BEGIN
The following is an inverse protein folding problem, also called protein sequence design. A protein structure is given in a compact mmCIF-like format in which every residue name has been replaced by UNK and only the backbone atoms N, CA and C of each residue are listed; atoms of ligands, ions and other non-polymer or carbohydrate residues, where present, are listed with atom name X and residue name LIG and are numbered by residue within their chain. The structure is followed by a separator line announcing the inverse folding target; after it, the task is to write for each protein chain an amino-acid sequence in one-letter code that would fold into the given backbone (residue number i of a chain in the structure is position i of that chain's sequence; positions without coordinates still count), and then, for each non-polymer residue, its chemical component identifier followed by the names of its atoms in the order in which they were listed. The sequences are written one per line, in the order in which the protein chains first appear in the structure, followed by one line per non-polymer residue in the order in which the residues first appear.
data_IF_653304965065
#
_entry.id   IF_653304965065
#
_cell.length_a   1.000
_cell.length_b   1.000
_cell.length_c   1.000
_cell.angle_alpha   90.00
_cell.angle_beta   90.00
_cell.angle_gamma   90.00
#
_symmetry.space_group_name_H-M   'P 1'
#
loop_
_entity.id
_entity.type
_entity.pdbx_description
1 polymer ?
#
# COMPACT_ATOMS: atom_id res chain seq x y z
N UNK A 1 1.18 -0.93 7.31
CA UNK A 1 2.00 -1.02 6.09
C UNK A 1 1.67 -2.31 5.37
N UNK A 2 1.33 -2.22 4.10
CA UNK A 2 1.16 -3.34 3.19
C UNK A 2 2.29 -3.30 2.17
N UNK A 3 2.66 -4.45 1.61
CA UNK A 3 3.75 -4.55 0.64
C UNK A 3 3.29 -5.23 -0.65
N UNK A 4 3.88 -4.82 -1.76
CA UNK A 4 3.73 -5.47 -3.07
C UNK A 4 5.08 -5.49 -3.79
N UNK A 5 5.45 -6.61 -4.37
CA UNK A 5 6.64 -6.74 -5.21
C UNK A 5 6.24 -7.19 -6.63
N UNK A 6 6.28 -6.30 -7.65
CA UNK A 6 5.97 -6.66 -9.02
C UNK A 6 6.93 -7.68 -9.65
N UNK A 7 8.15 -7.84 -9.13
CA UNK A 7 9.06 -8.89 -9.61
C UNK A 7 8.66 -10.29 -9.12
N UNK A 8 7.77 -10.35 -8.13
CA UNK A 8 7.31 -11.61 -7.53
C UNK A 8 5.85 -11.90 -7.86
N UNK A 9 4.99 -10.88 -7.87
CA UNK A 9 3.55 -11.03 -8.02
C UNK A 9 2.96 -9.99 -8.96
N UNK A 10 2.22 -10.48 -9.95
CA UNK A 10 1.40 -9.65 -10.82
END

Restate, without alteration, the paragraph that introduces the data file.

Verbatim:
The following is an inverse protein folding problem, also called protein sequence design. A protein structure is given in a compact mmCIF-like format in which every residue name has been replaced by UNK and only the backbone atoms N, CA and C of each residue are listed; atoms of ligands, ions and other non-polymer or carbohydrate residues, where present, are listed with atom name X and residue name LIG and are numbered by residue within their chain. The structure is followed by a separator line announcing the inverse folding target; after it, the task is to write for each protein chain an amino-acid sequence in one-letter code that would fold into the given backbone (residue number i of a chain in the structure is position i of that chain's sequence; positions without coordinates still count), and then, for each non-polymer residue, its chemical component identifier followed by the names of its atoms in the order in which they were listed. The sequences are written one per line, in the order in which the protein chains first appear in the structure, followed by one line per non-polymer residue in the order in which the residues first appear.